Arab Culture and Iraqi Fashion

Gary Greer 3/29/2020
Arab Culture

The history of Iraqi fashion is incredibly diverse. This is due to the different cultures and influences since Iraq became an independent state in the late 1950s. Back then, most men and women in the country wore Western clothing. This was done to show their independent progressive stance both in the Arab culture world and around the globe, as well. However, within the last two decades, there have been groups of Islamic religious insurgents that attempted to dictate what clothing Iraqis, and especially Iraqi women, should wear. As a result, women who did not wear Iraqi fashion traditional clothing including the abaya or the hijab received death threats and unwanted negative attention from members of these groups.

Despite that, how do they currently dress?

Most women, however, still wear Western-style clothing. You can see this is especially in the bigger cities of Erbil, Baghdad, and Basra. Even conservative Iraqi women who wear the abaya and hijab outside of the home wear jeans, t-shirts, and other Western or Iraqi fashion when out the public eye of unrelated male relatives and in the comfort of their home with their friends and family members.

Of course, Iraqi men are also in the know about what’s fashionable. Most recently, tattoos have become a popular trend – something you would have never seen during the mid-90s. Men’s fashion is also between traditional and Western-style. The traditional style consists of a long gown (the thawb) and traditional headwear similar to the Palestinian keffiyeh (the shmack). A circular black cord that holds the shmack in on to the head (an aygal).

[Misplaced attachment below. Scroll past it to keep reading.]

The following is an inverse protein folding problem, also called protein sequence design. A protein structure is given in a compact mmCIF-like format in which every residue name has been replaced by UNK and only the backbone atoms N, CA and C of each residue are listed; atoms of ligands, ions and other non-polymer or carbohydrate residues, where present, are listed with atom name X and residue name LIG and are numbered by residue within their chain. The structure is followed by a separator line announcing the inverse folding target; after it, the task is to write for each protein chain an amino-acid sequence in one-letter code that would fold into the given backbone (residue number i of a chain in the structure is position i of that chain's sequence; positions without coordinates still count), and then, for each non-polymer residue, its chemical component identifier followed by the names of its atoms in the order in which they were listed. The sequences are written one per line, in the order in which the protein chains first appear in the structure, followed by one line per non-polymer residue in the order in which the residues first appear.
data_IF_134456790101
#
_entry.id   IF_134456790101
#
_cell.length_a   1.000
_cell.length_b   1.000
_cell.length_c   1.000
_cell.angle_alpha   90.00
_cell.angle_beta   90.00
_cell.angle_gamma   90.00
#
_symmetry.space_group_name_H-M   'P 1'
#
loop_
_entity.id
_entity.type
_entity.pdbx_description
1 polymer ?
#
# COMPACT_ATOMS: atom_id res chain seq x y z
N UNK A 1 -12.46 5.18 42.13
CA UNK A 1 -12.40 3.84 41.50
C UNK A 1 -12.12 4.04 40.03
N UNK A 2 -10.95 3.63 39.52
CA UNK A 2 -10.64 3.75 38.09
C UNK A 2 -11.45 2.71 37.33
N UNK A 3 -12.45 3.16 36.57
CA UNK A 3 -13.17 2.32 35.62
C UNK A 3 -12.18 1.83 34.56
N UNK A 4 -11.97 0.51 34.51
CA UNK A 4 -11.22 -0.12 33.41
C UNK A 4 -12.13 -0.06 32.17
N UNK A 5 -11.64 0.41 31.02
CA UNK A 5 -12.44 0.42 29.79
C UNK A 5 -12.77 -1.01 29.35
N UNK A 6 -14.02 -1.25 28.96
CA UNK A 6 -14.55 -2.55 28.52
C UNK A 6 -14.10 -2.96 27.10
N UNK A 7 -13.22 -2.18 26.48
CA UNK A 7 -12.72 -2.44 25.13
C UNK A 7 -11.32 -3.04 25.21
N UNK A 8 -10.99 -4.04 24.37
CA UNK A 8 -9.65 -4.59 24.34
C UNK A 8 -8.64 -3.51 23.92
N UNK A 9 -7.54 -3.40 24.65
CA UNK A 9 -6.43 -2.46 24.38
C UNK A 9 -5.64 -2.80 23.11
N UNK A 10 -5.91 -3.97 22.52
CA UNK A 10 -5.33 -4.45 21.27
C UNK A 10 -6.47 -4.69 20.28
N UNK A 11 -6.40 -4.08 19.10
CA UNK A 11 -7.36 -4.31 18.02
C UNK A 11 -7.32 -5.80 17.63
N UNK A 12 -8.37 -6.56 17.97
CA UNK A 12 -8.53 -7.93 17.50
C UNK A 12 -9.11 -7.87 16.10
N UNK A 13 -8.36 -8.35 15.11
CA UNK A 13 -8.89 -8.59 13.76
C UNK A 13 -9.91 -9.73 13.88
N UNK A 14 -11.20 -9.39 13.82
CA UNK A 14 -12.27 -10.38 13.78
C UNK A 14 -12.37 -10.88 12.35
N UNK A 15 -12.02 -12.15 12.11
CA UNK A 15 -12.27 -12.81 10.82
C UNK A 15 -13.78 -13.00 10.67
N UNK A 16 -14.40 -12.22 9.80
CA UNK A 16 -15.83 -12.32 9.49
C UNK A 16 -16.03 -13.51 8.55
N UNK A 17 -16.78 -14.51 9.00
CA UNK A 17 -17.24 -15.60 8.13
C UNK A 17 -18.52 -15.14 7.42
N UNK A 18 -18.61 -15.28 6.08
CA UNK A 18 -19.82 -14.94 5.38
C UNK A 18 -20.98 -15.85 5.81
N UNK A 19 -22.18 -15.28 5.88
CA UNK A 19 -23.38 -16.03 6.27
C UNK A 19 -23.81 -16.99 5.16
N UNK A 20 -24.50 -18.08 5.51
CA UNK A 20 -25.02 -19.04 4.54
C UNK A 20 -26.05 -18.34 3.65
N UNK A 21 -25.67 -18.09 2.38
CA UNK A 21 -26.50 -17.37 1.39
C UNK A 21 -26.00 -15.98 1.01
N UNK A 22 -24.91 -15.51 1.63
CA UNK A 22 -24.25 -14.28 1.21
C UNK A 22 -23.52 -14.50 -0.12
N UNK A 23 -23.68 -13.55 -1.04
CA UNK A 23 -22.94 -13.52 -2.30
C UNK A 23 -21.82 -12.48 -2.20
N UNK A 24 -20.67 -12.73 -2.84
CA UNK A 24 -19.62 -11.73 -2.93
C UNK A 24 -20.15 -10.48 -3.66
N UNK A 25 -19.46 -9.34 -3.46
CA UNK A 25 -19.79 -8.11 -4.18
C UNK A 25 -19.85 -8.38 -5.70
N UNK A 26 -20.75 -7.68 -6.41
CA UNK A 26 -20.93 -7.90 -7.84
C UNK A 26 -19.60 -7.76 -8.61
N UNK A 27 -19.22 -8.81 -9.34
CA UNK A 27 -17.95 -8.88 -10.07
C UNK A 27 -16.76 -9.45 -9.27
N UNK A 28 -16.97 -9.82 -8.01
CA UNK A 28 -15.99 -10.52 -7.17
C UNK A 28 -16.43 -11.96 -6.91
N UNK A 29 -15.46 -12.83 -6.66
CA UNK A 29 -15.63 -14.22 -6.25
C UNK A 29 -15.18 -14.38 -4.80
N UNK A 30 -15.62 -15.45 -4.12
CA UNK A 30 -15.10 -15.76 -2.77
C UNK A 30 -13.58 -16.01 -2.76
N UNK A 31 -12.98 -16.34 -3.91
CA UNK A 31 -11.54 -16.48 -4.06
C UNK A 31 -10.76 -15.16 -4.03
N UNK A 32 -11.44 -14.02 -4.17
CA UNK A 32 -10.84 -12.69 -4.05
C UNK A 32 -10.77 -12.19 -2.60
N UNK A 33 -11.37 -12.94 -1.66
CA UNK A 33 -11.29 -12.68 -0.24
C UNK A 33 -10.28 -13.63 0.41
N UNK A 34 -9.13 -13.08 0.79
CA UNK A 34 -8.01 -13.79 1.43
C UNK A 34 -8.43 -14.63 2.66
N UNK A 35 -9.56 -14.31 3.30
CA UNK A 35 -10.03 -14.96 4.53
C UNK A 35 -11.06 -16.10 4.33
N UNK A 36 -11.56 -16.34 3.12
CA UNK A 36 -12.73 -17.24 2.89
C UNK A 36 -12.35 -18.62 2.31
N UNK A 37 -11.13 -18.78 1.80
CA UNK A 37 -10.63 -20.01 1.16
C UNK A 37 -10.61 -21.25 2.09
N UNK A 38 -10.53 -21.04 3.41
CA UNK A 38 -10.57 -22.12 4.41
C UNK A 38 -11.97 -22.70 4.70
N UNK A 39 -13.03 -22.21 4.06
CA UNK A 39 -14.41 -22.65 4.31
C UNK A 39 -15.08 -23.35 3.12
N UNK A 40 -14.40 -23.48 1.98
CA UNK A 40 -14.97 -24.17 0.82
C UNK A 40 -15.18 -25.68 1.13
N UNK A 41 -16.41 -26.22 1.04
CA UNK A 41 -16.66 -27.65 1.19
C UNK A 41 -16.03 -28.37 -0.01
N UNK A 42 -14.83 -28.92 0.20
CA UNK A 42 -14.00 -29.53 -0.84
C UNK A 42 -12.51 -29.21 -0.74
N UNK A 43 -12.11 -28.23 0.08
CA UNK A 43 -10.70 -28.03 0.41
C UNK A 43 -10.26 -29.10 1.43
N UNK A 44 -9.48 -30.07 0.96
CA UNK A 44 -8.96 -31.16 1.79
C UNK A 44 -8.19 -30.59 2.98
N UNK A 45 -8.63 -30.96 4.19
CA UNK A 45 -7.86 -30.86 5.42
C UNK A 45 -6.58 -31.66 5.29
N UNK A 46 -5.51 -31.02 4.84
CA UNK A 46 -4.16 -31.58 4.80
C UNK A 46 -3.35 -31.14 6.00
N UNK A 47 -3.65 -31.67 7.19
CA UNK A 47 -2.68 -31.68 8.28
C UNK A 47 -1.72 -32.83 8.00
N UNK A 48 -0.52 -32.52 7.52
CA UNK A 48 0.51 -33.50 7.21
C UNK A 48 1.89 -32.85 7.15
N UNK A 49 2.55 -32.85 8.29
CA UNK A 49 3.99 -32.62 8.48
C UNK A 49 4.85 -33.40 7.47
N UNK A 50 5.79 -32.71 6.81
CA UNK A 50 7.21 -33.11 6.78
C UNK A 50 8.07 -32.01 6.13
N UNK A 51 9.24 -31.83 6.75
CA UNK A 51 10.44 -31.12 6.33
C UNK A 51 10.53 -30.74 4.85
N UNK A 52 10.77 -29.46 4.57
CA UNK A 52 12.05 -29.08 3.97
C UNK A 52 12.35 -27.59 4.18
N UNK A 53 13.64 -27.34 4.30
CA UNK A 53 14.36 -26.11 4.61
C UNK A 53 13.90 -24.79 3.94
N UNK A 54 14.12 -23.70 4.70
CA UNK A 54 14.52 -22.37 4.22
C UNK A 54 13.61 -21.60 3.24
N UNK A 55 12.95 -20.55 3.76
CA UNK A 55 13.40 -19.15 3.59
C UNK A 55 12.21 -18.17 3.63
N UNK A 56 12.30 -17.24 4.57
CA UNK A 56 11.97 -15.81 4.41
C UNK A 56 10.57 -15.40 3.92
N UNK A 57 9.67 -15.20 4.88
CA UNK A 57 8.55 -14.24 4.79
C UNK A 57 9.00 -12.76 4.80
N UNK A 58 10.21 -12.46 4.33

Nowadays, as the sociopolitical situation in Iraq begins to stabilize, public scrutiny by the “fashion police” has subsided and you’ll see more men wearing jeans. You’ll also see fewer hijabs and more jeans women wear. Even the more conservative women wear Western-style clothing topped off with a headscarf.

The exception to this new liberal trend, however, is the Islamic holidays. During Ramadan, for example, men and women dress more conservatively out of respect for their religion and its celebrated holidays. Women wear abayas and headscarves in public. Actually, they must wear them should they want to enter mosques and attend religious services during Islamic holidays.

Likewise, don’t mistake this liberal shift in attitude for an act of rebellion by the Iraqi people; rather it is much the same as it was nearly a half-century ago, a show of both solidarity and an independent progressive stance by a proud and deserving people.

In conclusion

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